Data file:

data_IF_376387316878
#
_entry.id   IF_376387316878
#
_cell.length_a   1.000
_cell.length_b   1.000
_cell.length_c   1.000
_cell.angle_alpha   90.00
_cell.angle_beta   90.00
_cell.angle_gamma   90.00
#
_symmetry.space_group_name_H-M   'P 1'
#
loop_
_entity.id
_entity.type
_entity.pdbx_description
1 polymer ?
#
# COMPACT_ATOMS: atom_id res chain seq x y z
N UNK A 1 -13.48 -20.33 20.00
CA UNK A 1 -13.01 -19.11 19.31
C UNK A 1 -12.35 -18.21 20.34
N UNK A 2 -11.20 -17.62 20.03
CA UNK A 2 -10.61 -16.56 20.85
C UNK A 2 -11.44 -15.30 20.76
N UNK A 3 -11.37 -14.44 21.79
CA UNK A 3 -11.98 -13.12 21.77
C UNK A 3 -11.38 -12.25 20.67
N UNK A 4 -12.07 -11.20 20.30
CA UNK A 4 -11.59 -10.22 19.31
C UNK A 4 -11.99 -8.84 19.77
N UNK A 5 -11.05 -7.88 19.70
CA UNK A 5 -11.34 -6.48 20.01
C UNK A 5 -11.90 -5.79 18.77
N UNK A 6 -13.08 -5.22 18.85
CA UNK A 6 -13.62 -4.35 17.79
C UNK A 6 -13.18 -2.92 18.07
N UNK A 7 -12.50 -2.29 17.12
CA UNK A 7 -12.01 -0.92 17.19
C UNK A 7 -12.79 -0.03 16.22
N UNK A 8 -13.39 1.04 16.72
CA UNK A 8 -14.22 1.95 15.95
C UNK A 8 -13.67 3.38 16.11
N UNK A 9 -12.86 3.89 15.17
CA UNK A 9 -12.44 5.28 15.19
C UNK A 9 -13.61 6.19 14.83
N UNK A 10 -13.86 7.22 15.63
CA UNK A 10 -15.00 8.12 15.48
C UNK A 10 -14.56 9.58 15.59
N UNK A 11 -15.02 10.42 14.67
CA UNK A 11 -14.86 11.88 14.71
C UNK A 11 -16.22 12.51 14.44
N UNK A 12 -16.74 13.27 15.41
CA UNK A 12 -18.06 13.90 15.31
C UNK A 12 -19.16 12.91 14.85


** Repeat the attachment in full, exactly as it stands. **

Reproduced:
data_IF_376387316878
#
_entry.id   IF_376387316878
#
_cell.length_a   1.000
_cell.length_b   1.000
_cell.length_c   1.000
_cell.angle_alpha   90.00
_cell.angle_beta   90.00
_cell.angle_gamma   90.00
#
_symmetry.space_group_name_H-M   'P 1'
#
loop_
_entity.id
_entity.type
_entity.pdbx_description
1 polymer ?
#
# COMPACT_ATOMS: atom_id res chain seq x y z
N UNK A 1 -13.48 -20.33 20.00
CA UNK A 1 -13.01 -19.11 19.31
C UNK A 1 -12.35 -18.21 20.34
N UNK A 2 -11.20 -17.62 20.03
CA UNK A 2 -10.61 -16.56 20.85
C UNK A 2 -11.44 -15.30 20.76
N UNK A 3 -11.37 -14.44 21.79
CA UNK A 3 -11.98 -13.12 21.77
C UNK A 3 -11.38 -12.25 20.67
N UNK A 4 -12.07 -11.20 20.30
CA UNK A 4 -11.59 -10.22 19.31
C UNK A 4 -11.99 -8.84 19.77
N UNK A 5 -11.05 -7.88 19.70
CA UNK A 5 -11.34 -6.48 20.01
C UNK A 5 -11.90 -5.79 18.77
N UNK A 6 -13.08 -5.22 18.85
CA UNK A 6 -13.62 -4.35 17.79
C UNK A 6 -13.18 -2.92 18.07
N UNK A 7 -12.50 -2.29 17.12
CA UNK A 7 -12.01 -0.92 17.19
C UNK A 7 -12.79 -0.03 16.22
N UNK A 8 -13.39 1.04 16.72
CA UNK A 8 -14.22 1.95 15.95
C UNK A 8 -13.67 3.38 16.11
N UNK A 9 -12.86 3.89 15.17
CA UNK A 9 -12.44 5.28 15.19
C UNK A 9 -13.61 6.19 14.83
N UNK A 10 -13.86 7.22 15.63
CA UNK A 10 -15.00 8.12 15.48
C UNK A 10 -14.56 9.58 15.59
N UNK A 11 -15.02 10.42 14.67
CA UNK A 11 -14.86 11.88 14.71
C UNK A 11 -16.22 12.51 14.44
N UNK A 12 -16.74 13.27 15.41
CA UNK A 12 -18.06 13.90 15.31
C UNK A 12 -19.16 12.91 14.85